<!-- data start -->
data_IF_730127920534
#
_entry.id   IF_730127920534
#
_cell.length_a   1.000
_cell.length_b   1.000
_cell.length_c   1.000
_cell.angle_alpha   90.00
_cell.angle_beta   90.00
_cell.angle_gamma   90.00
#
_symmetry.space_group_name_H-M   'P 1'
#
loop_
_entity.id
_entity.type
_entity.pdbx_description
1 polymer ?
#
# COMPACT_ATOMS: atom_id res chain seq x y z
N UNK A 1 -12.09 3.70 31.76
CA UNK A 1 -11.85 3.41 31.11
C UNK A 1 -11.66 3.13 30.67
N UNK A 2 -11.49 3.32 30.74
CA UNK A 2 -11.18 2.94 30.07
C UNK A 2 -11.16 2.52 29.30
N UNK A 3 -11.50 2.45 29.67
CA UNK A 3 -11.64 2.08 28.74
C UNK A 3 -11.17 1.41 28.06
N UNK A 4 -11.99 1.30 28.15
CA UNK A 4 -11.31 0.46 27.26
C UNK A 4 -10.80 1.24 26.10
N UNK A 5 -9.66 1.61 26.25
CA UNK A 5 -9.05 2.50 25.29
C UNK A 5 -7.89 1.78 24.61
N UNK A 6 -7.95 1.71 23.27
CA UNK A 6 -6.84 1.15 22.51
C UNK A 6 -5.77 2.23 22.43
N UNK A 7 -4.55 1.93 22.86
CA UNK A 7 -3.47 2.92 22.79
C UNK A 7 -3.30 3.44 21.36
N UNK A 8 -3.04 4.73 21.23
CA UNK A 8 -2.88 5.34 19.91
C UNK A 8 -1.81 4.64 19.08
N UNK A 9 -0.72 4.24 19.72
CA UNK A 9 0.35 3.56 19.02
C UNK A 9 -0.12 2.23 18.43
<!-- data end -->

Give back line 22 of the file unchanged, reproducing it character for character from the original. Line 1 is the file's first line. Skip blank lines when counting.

CA UNK A 1 -11.85 3.41 31.11